Tottenham welcome Chelsea to the Premier League on Sunday in one of the elite’s most fiery derbies.
Fans of both teams can claim they have bigger opponents elsewhere in the form of Arsenal or others, but there is rarely an elite clash that sees so much bad blood – and the ‘battle of the bridge ”from 2016 always stands out.
This is where the rivalry boiled over, with Spurs chasing a first Premier League title and facing Chelsea to maintain their trophy aspirations, but things didn’t quite go as planned.
Seven points behind league leaders Leicester with three games to go, anything less than a Spurs win would see the Foxes clinch the title, and it should have been easy.
Jose Mourinho had been sacked as Chelsea boss for the second time, with the club lingering in the middle of the table under Guus Hiddink and on their way to their worst league result since 1996.
Chelsea had nothing left to play with, but that’s the kind of logic that only applies to a normal game.
Ahead of the game the magnitude of what was to come had already been confirmed, with foreign Chelsea players showing the rivalry to be far more universal than just a local derby.
“The fans, the club, the players, we don’t want Tottenham to win the Premier League,” said Eden Hazard.
“I hope not, I don’t want Spurs to win it,” Cesc Fabregas confirmed.
Ex-Arsenal midfielder Fabregas may have been the first trigger, kicking Mousa Dembele just minutes before the Belgian raised his hand to John Obi Mikel.
Fussy tackles then started popping up all over the place, with Kyle Walker grabbing the game’s first booking for an unnecessary kick to Pedro, but not everyone was so distracted.
Harry Kane and Heung-min Son capitalized on the ongoing drama, keeping their cool to give Spurs a 2-0 lead at halftime, while everyone seemed more concerned about the kicks.
Diego Costa was the human embodiment of what would soon unfold when he started rutting with Jan Vertonghen, and then the first real spark came.
Clearly not content with being two fewer goals and having already hacked Chelsea’s Willian, Danny Rose decided he wanted another bite from the Brazilian, who this time reacted.
Mauricio Pochettino jumped onto the pitch to break the pair, triggering the first scrum of the match.
An untied Demeble sort of avoided red for an eye gauge on Costa, but only Willan and Rose picked up yellow cards to complete the half, giving Pochettino 15 minutes to calm everyone down.
Erik Lamela must have heard something else in the dressing room from his compatriot Argentina, jumping high on Fabregas’ ankles before stepping on his hand as the Spaniard recovered.
It was enough for Spurs to lose the intrigue altogether, first conceding Gary Cahill before a stunning Hazard curler postage stamp handed Leicester the title.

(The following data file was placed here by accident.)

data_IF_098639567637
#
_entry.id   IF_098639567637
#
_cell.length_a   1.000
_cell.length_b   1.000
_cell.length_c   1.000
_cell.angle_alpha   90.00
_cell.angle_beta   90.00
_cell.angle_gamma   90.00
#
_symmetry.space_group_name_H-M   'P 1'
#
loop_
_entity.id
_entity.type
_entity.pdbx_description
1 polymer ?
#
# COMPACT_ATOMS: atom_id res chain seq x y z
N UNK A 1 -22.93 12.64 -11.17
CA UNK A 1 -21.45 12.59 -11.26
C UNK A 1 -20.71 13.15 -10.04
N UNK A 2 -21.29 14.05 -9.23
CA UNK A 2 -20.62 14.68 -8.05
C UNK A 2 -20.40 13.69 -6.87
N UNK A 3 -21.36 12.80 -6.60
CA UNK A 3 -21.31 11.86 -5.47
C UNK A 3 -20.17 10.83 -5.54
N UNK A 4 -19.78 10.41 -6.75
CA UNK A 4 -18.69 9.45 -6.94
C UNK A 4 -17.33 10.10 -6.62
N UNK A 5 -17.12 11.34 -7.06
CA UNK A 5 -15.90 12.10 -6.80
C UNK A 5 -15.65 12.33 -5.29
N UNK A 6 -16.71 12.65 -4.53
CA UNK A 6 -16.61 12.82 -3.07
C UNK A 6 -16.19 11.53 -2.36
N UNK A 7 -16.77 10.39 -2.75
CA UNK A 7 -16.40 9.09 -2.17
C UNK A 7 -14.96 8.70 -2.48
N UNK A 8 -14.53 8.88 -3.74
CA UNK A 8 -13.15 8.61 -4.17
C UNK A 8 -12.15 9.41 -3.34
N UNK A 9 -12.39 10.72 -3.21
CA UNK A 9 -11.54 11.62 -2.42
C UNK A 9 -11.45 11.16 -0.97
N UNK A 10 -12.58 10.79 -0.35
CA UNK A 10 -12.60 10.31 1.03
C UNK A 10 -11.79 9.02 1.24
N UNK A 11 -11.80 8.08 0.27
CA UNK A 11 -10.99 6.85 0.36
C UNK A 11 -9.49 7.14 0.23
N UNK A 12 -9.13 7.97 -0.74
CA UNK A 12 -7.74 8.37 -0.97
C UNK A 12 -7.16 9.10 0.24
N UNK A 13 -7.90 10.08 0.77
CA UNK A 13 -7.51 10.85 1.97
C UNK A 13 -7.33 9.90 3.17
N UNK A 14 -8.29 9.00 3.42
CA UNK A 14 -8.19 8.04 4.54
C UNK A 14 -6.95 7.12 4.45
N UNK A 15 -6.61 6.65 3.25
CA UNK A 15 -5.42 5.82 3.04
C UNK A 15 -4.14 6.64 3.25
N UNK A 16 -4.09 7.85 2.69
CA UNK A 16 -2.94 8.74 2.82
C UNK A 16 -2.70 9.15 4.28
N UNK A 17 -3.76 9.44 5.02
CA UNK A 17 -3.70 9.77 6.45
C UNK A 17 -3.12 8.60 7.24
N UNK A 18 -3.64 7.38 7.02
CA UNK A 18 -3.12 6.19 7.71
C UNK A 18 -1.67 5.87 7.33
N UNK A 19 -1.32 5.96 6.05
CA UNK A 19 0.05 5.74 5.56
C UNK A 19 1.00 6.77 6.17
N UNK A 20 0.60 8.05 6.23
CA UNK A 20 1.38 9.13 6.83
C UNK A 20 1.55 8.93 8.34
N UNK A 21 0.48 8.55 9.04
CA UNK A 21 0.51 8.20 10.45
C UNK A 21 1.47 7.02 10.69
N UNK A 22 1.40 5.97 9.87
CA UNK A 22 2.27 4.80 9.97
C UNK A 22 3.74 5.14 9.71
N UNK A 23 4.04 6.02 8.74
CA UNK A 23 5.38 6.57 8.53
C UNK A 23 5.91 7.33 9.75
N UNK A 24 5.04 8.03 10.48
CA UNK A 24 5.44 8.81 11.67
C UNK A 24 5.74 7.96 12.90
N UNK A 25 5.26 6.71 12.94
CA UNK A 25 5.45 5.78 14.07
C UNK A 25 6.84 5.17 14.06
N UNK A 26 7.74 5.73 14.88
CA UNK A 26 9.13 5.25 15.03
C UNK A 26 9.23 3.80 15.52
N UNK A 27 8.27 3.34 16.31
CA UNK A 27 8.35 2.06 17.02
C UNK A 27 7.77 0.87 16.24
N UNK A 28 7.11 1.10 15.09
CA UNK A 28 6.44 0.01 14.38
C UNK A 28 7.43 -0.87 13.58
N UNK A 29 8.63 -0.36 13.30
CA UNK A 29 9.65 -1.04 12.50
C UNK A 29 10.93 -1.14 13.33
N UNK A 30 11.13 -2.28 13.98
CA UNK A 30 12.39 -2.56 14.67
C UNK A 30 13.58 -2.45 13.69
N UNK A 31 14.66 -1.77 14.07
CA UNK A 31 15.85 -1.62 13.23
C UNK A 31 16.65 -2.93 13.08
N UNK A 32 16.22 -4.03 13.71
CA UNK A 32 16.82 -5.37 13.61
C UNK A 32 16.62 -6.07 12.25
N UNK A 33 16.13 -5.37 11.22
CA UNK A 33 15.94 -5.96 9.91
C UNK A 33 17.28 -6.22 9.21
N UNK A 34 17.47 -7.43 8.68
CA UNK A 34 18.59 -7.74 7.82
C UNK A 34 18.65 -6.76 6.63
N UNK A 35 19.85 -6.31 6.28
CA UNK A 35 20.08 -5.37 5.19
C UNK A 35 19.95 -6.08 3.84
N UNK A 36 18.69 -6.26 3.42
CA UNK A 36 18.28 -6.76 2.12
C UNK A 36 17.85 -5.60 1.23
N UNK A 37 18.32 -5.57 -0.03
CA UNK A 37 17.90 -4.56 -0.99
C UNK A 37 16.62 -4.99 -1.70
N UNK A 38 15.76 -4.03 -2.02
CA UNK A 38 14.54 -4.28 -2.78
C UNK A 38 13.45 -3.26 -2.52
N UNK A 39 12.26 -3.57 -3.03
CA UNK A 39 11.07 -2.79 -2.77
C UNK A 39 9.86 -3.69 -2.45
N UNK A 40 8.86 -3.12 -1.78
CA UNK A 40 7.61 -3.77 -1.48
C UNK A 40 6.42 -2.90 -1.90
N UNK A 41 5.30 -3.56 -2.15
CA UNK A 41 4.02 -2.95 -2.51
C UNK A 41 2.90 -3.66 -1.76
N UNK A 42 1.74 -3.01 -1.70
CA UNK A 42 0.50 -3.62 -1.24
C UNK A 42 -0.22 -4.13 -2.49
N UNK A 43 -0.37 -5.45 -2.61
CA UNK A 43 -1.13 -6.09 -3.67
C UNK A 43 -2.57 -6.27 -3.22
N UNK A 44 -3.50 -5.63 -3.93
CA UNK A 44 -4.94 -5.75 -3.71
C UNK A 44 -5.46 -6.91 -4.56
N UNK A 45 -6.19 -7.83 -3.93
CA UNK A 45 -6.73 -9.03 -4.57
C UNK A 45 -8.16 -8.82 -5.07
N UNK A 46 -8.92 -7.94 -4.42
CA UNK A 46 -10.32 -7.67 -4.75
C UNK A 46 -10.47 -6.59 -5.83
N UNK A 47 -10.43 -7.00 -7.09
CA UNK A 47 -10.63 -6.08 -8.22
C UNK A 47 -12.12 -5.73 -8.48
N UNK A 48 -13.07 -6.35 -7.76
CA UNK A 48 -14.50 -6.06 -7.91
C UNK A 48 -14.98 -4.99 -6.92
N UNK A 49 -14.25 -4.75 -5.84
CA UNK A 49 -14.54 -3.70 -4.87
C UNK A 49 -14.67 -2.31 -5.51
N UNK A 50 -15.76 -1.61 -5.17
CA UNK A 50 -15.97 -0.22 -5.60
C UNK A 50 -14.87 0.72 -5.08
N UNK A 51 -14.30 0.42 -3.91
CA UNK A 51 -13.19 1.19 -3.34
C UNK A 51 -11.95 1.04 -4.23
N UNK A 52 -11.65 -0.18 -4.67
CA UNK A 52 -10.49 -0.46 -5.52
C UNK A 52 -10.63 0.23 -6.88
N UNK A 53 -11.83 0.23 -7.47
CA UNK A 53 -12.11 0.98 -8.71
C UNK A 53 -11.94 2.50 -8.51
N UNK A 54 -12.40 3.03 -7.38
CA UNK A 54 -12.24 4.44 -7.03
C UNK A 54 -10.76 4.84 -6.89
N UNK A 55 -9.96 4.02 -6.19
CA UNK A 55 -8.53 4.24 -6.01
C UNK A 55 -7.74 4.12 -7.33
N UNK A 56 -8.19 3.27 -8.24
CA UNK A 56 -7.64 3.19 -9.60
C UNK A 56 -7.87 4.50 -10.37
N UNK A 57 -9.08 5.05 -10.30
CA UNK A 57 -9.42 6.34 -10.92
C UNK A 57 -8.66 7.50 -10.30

Eric Dier, already on a reservation, appeared determined to end Fabregas’ Euro 2016 campaign with a gruesome lunge that went unpunished, and a previously calm Kane even joined in on the action once he did. he realized that all was lost.
Mark Clattenburg whistled full-time, but he could just as easily have rung the bell for the second round, as another scuffle broke out on the sideline, again with master agitator Costa as the centerpiece.
Spurs clinched the league record for most yellow cards given to a single team in a game with nine, resulting in a penalty from the FA, but it was disconcerting that there wasn’t at least a red, until a year later.
Clattenburg left England for a post of chief arbitrator in Saudi Arabia, and then opened up surprisingly to what happened during the “Battle of the Bridge”.
“I authorized [Spurs] to self-destruct so that all the media, all the people of the world said ‘Tottenham lost the title’, ”Clattenburg said in 2017.
“If I fired three Tottenham players, what are the headlines?” “Clattenburg cost Tottenham the title.” It was pure theater that Tottenham self-destructed against Chelsea and Leicester won the title.
“I helped the game. I have certainly benefited the game through my refereeing style.
“Some referees would have played by the book. Tottenham would have been reduced to seven or eight players and probably lost and they would have looked for an excuse.
“But I didn’t give them an excuse, because my game plan was, they lose the title.”
Clattenburg’s tactics arguably risked serious injury ahead of Euro 2016 the following month, but they undoubtedly secured one of the league’s cult games, for all the wrong reasons.
Found this weekend, only six players remain from that fateful evening in West London.
But as history shows, this rivalry is about far more than the staff, and another battle could ignite on Sunday as the fiercest Premier League season in years takes a different turn.
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